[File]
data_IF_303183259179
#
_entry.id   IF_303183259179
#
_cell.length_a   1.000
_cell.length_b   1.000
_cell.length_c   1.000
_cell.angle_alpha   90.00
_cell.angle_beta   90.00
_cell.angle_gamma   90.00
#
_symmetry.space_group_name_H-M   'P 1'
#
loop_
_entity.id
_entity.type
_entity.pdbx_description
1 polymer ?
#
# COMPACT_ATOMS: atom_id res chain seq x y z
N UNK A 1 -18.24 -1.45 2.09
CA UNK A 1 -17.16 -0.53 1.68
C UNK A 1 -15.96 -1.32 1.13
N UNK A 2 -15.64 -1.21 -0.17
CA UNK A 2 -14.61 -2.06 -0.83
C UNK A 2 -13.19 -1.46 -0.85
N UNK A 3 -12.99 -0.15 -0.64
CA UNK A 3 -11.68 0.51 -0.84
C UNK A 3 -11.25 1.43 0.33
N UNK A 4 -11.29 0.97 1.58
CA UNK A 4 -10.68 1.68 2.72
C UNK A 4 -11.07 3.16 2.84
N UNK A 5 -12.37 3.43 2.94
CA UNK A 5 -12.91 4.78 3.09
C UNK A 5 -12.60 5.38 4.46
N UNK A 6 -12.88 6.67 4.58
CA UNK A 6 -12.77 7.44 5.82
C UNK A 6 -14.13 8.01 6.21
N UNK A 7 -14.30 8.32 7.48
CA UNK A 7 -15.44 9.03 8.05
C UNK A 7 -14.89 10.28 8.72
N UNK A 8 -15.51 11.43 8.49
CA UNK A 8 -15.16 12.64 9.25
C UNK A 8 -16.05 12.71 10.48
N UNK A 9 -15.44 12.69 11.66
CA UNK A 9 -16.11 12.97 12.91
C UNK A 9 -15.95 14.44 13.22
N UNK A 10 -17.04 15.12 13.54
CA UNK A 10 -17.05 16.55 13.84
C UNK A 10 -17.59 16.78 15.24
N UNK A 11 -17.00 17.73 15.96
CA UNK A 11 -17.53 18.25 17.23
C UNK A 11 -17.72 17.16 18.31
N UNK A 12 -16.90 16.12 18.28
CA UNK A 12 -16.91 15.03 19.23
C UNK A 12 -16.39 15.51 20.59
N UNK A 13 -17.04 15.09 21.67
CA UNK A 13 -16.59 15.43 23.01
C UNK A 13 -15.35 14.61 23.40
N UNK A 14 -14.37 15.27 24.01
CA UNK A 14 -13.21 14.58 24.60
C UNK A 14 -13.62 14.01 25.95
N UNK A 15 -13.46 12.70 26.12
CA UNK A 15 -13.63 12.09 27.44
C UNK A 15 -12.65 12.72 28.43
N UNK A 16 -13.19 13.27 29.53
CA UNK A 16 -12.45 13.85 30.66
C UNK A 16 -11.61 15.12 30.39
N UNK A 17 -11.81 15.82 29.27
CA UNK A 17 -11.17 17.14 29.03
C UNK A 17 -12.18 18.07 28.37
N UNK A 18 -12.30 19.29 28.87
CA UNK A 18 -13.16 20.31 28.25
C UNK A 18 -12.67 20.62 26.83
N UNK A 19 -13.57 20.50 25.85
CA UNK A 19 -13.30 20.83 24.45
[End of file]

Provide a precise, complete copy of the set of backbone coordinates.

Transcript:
data_IF_303183259179
#
_entry.id   IF_303183259179
#
_cell.length_a   1.000
_cell.length_b   1.000
_cell.length_c   1.000
_cell.angle_alpha   90.00
_cell.angle_beta   90.00
_cell.angle_gamma   90.00
#
_symmetry.space_group_name_H-M   'P 1'
#
loop_
_entity.id
_entity.type
_entity.pdbx_description
1 polymer ?
#
# COMPACT_ATOMS: atom_id res chain seq x y z
N UNK A 1 -18.24 -1.45 2.09
CA UNK A 1 -17.16 -0.53 1.68
C UNK A 1 -15.96 -1.32 1.13
N UNK A 2 -15.64 -1.21 -0.17
CA UNK A 2 -14.61 -2.06 -0.83
C UNK A 2 -13.19 -1.46 -0.85
N UNK A 3 -12.99 -0.15 -0.64
CA UNK A 3 -11.68 0.51 -0.84
C UNK A 3 -11.25 1.43 0.33
N UNK A 4 -11.29 0.97 1.58
CA UNK A 4 -10.68 1.68 2.72
C UNK A 4 -11.07 3.16 2.84
N UNK A 5 -12.37 3.43 2.94
CA UNK A 5 -12.91 4.78 3.09
C UNK A 5 -12.60 5.38 4.46
N UNK A 6 -12.88 6.67 4.58
CA UNK A 6 -12.77 7.44 5.82
C UNK A 6 -14.13 8.01 6.21
N UNK A 7 -14.30 8.32 7.48
CA UNK A 7 -15.44 9.03 8.05
C UNK A 7 -14.89 10.28 8.72
N UNK A 8 -15.51 11.43 8.49
CA UNK A 8 -15.16 12.64 9.25
C UNK A 8 -16.05 12.71 10.48
N UNK A 9 -15.44 12.69 11.66
CA UNK A 9 -16.11 12.97 12.91
C UNK A 9 -15.95 14.44 13.22
N UNK A 10 -17.04 15.12 13.54
CA UNK A 10 -17.05 16.55 13.84
C UNK A 10 -17.59 16.78 15.24
N UNK A 11 -17.00 17.73 15.96
CA UNK A 11 -17.53 18.25 17.23
C UNK A 11 -17.72 17.16 18.31
N UNK A 12 -16.90 16.12 18.28
CA UNK A 12 -16.91 15.03 19.23
C UNK A 12 -16.39 15.51 20.59
N UNK A 13 -17.04 15.09 21.67
CA UNK A 13 -16.59 15.43 23.01
C UNK A 13 -15.35 14.61 23.40
N UNK A 14 -14.37 15.27 24.01
CA UNK A 14 -13.21 14.58 24.60
C UNK A 14 -13.62 14.01 25.95
N UNK A 15 -13.46 12.70 26.12
CA UNK A 15 -13.63 12.09 27.44
C UNK A 15 -12.65 12.72 28.43
N UNK A 16 -13.19 13.27 29.53
CA UNK A 16 -12.45 13.85 30.66
C UNK A 16 -11.61 15.12 30.39
N UNK A 17 -11.81 15.82 29.27
CA UNK A 17 -11.17 17.14 29.03
C UNK A 17 -12.18 18.07 28.37
N UNK A 18 -12.30 19.29 28.87
CA UNK A 18 -13.16 20.31 28.25
C UNK A 18 -12.67 20.62 26.83
N UNK A 19 -13.57 20.50 25.85
CA UNK A 19 -13.30 20.83 24.45